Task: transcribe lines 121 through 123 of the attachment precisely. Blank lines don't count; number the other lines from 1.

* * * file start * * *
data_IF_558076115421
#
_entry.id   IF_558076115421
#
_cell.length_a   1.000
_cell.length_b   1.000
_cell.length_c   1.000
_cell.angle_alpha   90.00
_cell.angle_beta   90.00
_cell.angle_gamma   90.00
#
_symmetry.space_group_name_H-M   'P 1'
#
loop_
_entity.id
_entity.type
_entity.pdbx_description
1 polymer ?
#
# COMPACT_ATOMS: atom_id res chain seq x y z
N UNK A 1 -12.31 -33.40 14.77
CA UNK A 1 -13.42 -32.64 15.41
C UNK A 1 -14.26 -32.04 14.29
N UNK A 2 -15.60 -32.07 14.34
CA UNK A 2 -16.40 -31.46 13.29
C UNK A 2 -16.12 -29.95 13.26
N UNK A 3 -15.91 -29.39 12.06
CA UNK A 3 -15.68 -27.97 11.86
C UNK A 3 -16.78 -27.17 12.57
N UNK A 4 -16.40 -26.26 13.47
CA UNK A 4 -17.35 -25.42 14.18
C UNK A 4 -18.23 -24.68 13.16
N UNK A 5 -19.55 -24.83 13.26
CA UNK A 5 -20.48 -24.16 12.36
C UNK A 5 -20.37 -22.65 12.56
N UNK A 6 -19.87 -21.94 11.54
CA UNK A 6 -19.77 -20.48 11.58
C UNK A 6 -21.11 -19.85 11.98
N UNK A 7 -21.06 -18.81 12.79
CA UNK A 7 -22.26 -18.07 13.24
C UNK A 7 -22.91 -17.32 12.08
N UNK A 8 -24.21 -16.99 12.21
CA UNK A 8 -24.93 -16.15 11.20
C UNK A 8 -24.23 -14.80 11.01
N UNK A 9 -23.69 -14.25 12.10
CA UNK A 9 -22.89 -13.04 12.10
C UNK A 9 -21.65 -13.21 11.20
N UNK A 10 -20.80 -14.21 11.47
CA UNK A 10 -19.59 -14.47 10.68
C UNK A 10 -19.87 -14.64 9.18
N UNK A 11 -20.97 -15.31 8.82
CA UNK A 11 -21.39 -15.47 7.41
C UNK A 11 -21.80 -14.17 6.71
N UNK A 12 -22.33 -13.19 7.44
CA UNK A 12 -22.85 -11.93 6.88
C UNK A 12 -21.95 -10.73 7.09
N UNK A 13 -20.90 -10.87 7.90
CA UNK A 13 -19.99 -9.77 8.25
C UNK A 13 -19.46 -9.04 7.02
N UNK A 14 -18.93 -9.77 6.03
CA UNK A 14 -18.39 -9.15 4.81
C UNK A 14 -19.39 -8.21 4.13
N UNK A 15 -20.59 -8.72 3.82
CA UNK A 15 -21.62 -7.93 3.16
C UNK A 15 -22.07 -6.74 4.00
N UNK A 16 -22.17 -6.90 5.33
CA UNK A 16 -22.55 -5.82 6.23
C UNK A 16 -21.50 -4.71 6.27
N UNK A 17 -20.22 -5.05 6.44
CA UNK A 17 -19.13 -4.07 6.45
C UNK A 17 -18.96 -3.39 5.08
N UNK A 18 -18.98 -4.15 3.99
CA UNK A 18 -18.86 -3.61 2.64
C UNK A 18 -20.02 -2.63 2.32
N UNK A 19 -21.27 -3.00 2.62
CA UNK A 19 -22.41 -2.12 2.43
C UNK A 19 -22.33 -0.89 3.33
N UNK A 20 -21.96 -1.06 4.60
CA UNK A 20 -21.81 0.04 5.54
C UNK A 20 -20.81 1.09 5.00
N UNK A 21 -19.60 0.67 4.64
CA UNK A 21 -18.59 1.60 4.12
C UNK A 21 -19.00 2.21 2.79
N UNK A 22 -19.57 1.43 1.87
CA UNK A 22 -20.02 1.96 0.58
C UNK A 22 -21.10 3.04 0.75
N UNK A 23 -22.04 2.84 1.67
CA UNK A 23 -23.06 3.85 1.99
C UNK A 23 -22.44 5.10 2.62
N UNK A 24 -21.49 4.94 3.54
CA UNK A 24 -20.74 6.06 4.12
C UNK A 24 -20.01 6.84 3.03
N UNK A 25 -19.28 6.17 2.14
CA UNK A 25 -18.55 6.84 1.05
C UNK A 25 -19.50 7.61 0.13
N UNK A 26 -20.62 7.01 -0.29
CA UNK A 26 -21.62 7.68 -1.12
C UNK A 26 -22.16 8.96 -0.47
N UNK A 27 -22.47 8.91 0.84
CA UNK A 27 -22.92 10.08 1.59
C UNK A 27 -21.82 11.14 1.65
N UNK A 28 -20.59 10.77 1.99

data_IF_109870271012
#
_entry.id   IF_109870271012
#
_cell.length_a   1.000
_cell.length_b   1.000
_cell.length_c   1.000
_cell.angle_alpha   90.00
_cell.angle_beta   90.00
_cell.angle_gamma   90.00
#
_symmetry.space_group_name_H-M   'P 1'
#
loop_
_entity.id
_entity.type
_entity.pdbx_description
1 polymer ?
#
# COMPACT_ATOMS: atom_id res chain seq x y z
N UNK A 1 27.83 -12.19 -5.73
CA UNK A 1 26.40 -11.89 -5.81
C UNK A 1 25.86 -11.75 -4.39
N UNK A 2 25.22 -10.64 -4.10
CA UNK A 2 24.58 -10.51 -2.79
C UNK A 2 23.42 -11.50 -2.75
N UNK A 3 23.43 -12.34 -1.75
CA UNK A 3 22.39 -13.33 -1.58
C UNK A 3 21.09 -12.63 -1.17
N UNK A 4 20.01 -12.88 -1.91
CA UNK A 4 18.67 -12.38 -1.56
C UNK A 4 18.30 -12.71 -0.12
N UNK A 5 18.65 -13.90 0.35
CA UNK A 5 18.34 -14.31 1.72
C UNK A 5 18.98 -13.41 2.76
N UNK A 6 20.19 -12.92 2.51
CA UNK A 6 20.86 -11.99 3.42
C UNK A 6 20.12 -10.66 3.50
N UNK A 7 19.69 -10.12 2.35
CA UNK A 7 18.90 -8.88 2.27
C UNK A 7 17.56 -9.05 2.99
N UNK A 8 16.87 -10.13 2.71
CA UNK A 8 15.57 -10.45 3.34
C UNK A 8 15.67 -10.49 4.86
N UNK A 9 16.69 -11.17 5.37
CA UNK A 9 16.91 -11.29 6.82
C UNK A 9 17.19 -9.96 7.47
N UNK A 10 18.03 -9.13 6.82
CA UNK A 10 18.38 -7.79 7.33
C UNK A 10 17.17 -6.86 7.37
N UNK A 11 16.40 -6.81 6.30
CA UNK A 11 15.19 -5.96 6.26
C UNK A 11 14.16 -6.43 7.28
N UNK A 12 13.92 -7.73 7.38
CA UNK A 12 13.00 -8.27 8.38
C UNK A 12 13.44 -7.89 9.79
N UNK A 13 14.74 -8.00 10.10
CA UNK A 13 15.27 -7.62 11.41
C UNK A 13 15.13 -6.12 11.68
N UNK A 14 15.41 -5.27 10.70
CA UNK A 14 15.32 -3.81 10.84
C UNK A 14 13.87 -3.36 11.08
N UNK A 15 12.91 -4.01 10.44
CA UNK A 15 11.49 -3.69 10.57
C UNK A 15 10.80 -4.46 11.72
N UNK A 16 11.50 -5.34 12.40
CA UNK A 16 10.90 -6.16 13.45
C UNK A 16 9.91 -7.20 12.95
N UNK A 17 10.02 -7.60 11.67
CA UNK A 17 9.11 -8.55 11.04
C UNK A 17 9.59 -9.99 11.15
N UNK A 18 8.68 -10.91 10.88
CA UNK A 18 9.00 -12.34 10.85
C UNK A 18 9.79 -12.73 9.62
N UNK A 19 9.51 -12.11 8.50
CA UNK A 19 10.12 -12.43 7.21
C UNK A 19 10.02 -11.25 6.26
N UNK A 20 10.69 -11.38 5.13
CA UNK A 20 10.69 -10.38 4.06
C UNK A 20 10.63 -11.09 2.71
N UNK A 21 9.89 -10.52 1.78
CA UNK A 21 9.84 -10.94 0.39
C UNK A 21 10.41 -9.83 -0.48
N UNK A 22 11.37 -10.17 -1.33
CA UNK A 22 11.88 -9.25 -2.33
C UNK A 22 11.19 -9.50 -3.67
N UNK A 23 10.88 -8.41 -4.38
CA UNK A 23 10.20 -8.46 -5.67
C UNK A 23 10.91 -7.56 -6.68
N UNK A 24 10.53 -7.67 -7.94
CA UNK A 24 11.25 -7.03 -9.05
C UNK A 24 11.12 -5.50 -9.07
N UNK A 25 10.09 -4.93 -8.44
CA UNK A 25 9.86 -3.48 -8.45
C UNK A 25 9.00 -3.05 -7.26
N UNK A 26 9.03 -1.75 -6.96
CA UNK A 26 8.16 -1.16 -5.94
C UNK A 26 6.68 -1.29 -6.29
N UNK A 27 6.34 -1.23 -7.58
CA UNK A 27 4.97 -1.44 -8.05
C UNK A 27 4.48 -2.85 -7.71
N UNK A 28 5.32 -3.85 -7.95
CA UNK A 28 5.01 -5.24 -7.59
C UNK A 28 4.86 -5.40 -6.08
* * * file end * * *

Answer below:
#
# COMPACT_ATOMS: atom_id res chain seq x y z
N UNK A 1 27.83 -12.19 -5.73